House Speaker Kevin McCarthy Faces Decision on Impeachment Inquiry
House Speaker Kevin McCarthy (R-CA) is currently grappling with a significant choice, reminiscent of the one faced by then-Speaker Nancy Pelosi in 2019. He must decide whether to initiate an impeachment inquiry against the sitting president, Joe Biden, and whether he possesses the necessary votes and evidence to support such a move.
Four years after Pelosi announced the House Democrats’ decision to impeach former President Donald Trump, House Republicans are now contemplating a similar course of action against President Biden. This comes after months of GOP investigations into Biden’s administration and family, with Republicans alleging that they financially benefited from questionable foreign business dealings, constituting an “alleged criminal scheme.”
Impeachment Process and Challenges
McCarthy is reportedly considering commencing the impeachment process at the end of September, potentially bypassing the customary floor vote that typically precedes an inquiry. While neither the Constitution nor House rules mandate a House vote, it has been customary to initiate impeachment proceedings in this manner on over 60 occasions.
Unlike the Democrats’ approach to Trump’s second impeachment in 2021, which did not involve an official inquiry, they did launch an inquiry into his first impeachment in 2019. Trump was ultimately acquitted in both cases by the Senate.
McCarthy faces an uphill battle as he currently lacks the necessary 218 votes for a House vote on the impeachment inquiry. Some House GOP members privately express concerns about the adequacy of the evidence supporting the inquiry, despite assertions from top leaders such as House Judiciary Committee Chairman Jim Jordan (R-OH) and House Oversight Committee Chairman James Comer (R-KY) that the evidence overwhelmingly demonstrates Biden’s benefit from his son Hunter Biden’s foreign business dealings.
Potential Backlash and Reciprocal Attacks
If the House GOP proceeds with the inquiry, McCarthy and Republicans will likely face the same criticisms they directed at Pelosi and House Democrats. Pelosi initially hesitated to expose her party to such backlash but eventually moved forward after conducting numerous interviews over the course of a month to build their case.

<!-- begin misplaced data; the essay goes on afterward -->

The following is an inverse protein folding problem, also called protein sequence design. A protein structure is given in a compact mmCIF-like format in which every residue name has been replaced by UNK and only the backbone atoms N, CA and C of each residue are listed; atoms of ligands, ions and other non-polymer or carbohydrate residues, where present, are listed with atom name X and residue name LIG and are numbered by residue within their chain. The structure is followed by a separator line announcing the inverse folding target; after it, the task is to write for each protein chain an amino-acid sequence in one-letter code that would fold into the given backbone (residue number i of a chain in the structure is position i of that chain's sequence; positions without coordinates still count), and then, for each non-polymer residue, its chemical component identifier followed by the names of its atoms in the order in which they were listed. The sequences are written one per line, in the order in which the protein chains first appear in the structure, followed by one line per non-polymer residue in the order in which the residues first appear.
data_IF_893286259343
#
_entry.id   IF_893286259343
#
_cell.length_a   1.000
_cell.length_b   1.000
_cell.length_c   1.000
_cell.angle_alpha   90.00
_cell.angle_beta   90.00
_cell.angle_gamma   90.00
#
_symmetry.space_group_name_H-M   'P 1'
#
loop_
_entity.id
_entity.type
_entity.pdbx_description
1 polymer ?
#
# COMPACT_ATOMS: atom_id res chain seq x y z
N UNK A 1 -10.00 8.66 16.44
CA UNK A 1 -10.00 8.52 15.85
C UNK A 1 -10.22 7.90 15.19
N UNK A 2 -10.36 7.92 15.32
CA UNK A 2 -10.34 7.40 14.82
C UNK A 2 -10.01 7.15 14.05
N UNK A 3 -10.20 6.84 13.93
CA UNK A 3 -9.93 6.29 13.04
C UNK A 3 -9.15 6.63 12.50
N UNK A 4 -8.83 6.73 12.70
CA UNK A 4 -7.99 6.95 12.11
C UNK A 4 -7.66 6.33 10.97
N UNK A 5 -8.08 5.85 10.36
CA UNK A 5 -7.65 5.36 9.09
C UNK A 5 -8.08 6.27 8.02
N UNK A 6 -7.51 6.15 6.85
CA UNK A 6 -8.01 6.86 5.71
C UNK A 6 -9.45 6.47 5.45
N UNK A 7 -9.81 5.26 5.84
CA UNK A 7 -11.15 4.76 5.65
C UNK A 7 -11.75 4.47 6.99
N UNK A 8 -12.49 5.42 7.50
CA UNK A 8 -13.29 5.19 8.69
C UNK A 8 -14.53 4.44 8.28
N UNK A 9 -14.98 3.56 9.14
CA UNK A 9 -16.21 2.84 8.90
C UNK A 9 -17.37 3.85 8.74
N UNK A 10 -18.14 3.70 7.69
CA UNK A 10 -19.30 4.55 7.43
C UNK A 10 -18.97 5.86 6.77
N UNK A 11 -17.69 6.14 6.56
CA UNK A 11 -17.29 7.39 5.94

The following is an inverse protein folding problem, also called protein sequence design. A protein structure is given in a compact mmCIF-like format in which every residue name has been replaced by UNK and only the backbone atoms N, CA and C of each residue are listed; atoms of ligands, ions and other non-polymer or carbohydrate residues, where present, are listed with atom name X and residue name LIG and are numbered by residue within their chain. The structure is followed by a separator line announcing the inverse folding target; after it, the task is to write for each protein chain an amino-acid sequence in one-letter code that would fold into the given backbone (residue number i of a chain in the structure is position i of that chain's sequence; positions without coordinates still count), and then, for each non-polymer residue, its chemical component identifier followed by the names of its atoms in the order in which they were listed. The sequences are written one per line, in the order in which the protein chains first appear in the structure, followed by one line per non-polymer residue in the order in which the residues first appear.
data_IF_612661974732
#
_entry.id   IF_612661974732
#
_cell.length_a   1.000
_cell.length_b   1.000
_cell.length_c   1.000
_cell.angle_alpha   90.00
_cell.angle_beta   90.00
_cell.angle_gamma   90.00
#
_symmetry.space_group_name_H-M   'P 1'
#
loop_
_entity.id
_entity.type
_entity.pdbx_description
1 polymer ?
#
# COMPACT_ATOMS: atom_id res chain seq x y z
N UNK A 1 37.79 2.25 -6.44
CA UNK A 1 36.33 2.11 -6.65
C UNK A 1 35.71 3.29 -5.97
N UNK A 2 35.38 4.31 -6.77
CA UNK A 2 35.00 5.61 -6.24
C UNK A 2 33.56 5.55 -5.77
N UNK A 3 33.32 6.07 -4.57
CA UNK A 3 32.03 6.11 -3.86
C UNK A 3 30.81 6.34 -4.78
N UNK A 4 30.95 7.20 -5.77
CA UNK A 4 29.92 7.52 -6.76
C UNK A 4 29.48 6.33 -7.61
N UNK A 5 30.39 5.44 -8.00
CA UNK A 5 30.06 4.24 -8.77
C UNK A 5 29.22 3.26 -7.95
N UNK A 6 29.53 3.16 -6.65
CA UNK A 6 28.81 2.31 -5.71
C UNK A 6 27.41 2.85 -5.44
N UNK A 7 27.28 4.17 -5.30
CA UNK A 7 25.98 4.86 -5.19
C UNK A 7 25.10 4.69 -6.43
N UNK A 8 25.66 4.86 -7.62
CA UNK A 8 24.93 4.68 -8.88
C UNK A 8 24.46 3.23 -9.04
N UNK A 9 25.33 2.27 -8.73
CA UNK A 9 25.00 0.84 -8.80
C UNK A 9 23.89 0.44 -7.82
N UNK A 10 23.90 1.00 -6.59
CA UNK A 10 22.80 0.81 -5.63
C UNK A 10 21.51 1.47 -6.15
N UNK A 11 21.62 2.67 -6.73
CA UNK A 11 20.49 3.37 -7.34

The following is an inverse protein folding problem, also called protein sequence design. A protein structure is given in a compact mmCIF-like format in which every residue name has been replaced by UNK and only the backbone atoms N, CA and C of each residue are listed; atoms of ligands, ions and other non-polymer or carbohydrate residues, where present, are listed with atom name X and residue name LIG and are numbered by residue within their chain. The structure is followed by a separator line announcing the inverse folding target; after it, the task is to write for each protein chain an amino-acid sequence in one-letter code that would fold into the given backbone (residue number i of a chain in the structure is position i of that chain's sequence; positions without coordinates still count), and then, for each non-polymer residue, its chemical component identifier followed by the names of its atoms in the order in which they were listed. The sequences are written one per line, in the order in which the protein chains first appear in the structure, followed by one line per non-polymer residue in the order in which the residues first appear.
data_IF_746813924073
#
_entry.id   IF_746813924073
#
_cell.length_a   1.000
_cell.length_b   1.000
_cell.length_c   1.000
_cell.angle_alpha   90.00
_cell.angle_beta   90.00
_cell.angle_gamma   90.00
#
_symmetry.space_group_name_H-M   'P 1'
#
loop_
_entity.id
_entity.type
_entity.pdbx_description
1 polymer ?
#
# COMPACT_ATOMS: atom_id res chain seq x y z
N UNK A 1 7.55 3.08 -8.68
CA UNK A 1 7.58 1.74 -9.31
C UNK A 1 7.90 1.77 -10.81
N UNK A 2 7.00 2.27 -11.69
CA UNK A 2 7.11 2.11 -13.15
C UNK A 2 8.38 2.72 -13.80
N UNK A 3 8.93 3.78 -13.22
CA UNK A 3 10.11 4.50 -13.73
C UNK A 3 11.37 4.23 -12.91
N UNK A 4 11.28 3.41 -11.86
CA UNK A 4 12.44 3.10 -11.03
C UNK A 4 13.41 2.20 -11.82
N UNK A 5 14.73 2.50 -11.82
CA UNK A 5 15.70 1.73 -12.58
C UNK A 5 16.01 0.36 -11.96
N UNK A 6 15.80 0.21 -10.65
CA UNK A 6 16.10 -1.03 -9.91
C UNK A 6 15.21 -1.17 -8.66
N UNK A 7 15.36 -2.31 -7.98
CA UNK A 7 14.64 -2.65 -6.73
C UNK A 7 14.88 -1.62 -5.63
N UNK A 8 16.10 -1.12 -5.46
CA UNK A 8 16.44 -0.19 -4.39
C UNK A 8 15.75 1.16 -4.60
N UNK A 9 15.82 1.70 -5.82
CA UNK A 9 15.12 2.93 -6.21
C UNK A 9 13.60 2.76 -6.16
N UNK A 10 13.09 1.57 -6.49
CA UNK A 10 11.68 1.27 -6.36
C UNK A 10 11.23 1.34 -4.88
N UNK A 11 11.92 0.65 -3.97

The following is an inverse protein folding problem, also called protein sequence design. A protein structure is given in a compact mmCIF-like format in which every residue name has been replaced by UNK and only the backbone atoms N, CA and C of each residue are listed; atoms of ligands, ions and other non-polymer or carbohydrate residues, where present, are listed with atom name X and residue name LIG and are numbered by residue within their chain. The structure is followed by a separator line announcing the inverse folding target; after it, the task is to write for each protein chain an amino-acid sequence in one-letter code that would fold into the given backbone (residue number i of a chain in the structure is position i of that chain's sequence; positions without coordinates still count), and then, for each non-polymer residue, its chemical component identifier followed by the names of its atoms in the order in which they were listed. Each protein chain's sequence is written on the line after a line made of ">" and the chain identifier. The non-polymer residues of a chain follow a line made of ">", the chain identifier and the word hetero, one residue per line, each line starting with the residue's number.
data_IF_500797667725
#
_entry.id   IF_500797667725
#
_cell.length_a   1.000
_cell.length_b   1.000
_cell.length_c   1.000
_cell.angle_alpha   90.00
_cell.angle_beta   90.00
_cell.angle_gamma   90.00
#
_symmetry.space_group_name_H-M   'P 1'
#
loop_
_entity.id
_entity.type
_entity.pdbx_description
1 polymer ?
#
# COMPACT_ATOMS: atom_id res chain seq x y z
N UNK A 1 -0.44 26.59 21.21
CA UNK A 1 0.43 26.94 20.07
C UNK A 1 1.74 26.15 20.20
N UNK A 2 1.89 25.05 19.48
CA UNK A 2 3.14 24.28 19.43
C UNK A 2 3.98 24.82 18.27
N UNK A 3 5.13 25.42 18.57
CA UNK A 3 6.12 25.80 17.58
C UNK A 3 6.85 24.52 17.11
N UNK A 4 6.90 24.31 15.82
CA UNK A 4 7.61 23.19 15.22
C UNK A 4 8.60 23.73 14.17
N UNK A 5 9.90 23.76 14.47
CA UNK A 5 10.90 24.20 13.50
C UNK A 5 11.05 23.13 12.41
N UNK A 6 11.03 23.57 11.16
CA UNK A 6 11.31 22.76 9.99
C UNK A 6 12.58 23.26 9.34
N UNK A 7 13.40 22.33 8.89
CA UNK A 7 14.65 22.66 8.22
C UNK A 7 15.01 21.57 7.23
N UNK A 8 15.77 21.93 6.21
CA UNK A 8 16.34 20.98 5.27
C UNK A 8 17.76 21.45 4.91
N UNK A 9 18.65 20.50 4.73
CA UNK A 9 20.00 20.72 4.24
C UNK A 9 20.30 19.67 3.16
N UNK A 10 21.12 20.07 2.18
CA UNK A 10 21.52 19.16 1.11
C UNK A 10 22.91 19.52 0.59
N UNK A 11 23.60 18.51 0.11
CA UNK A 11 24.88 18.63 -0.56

Republicans had previously labeled the Trump impeachments as “illegitimate” and politically motivated, and Democrats will undoubtedly be eager to reciprocate if the House GOP takes action against Biden.
The Impeachment Process and Potential Outcomes
The impeachment process would commence in the Judiciary Committee, followed by a motion to file the articles to the House. The House can vote to impeach with a simple majority, which Republicans narrowly hold, before sending it to the Senate. Given that Democrats control the Senate, it is likely that any Biden impeachment will meet the same fate as the Trump impeachments, resulting in acquittal.
Additional Concerns for McCarthy
However, McCarthy has more than just the potential failure of impeachment on the House floor to worry about. Former President Trump has made it clear that he will closely monitor House GOP efforts and take action against any Republicans who do not support his “Make America Great Again” (MAGA) agenda, even pledging to back primary opponents against them.
McCarthy also faces ongoing tensions with hard-line conservatives, particularly those in the House Freedom Caucus. They expressed dissatisfaction with the debt ceiling deal he struck with Biden and his support for a continuing resolution to keep the government open beyond September 30.
Despite these challenges, some view the impeachment inquiry as a strategic move in terms of conference politics. As one senior Republican lawmaker anonymously told Politico, it provides an alternative focus for discontented members who may be dissatisfied with the pace of appropriations bills or feel that their demands are not being met.
The White House and President Biden have vehemently denied any involvement in suspicious activities related to Hunter Biden, bribery allegations, or questionable foreign business dealings. White House spokesman Ian Sams dismissed the idea of an inquiry as a “baseless impeachment exercise.”
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